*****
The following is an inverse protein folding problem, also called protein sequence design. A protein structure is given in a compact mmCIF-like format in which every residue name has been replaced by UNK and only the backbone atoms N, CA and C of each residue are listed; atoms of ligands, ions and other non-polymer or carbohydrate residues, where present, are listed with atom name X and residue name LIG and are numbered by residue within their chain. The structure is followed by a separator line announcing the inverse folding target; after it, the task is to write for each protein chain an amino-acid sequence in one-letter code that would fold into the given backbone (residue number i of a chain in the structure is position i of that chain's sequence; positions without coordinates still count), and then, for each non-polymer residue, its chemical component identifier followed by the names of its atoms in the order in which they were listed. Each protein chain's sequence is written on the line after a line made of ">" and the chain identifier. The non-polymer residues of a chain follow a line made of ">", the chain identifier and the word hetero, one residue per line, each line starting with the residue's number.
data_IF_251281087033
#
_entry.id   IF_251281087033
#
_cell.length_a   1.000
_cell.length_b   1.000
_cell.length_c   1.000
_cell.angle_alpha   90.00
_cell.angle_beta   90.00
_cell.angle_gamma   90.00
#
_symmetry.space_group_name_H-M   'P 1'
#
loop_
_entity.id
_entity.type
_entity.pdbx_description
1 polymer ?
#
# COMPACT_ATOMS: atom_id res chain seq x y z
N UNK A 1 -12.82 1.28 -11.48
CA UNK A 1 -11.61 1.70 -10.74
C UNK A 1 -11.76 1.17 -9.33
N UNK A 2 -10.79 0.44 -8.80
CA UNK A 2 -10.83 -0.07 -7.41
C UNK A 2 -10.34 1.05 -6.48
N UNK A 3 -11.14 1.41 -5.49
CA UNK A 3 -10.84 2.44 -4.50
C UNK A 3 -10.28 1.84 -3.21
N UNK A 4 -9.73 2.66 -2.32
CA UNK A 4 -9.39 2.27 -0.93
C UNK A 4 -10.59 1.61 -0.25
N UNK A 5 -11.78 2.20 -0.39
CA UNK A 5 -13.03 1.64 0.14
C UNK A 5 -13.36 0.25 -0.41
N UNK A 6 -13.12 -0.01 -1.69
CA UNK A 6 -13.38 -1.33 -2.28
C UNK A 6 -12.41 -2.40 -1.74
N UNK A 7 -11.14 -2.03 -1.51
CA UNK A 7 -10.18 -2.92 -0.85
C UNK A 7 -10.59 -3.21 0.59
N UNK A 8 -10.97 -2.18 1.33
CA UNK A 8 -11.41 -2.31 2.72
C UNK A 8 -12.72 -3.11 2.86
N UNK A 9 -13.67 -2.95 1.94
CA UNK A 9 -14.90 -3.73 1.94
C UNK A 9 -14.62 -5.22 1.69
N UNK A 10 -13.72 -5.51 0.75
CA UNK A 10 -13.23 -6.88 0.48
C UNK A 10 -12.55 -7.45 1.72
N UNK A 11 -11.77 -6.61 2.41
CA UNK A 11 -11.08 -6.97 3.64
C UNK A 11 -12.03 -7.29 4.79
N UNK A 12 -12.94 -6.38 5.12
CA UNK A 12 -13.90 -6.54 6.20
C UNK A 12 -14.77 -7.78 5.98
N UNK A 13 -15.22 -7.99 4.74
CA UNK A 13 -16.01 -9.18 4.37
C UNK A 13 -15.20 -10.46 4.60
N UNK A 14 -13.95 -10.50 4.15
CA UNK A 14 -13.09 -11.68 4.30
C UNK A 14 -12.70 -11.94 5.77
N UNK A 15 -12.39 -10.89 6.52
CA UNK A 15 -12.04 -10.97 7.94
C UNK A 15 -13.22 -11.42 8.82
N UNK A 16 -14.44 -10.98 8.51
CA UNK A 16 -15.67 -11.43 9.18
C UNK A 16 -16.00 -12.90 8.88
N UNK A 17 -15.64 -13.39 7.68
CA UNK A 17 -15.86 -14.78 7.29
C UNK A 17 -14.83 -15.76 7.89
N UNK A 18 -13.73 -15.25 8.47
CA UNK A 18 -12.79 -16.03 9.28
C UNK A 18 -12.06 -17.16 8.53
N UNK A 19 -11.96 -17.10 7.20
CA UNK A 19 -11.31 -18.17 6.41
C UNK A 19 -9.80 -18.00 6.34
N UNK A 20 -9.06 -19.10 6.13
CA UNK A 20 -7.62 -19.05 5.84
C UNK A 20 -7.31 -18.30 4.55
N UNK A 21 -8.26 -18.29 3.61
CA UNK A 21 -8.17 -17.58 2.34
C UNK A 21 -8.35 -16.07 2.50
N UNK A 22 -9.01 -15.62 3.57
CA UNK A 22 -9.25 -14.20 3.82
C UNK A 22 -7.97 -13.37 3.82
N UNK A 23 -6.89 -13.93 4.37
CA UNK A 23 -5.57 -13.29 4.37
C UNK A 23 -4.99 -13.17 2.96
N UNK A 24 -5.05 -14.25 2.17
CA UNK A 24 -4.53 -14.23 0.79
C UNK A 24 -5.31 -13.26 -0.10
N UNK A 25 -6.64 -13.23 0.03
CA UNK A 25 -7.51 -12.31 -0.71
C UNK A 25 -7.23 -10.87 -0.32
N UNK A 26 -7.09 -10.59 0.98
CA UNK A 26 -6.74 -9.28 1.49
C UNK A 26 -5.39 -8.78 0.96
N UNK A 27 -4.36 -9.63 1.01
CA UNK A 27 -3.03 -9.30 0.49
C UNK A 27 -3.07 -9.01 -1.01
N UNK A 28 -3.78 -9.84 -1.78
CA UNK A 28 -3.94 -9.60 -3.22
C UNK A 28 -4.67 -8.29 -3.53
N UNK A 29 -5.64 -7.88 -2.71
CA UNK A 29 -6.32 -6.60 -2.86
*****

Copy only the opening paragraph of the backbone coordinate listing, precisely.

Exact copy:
The following is an inverse protein folding problem, also called protein sequence design. A protein structure is given in a compact mmCIF-like format in which every residue name has been replaced by UNK and only the backbone atoms N, CA and C of each residue are listed; atoms of ligands, ions and other non-polymer or carbohydrate residues, where present, are listed with atom name X and residue name LIG and are numbered by residue within their chain. The structure is followed by a separator line announcing the inverse folding target; after it, the task is to write for each protein chain an amino-acid sequence in one-letter code that would fold into the given backbone (residue number i of a chain in the structure is position i of that chain's sequence; positions without coordinates still count), and then, for each non-polymer residue, its chemical component identifier followed by the names of its atoms in the order in which they were listed. Each protein chain's sequence is written on the line after a line made of ">" and the chain identifier. The non-polymer residues of a chain follow a line made of ">", the chain identifier and the word hetero, one residue per line, each line starting with the residue's number.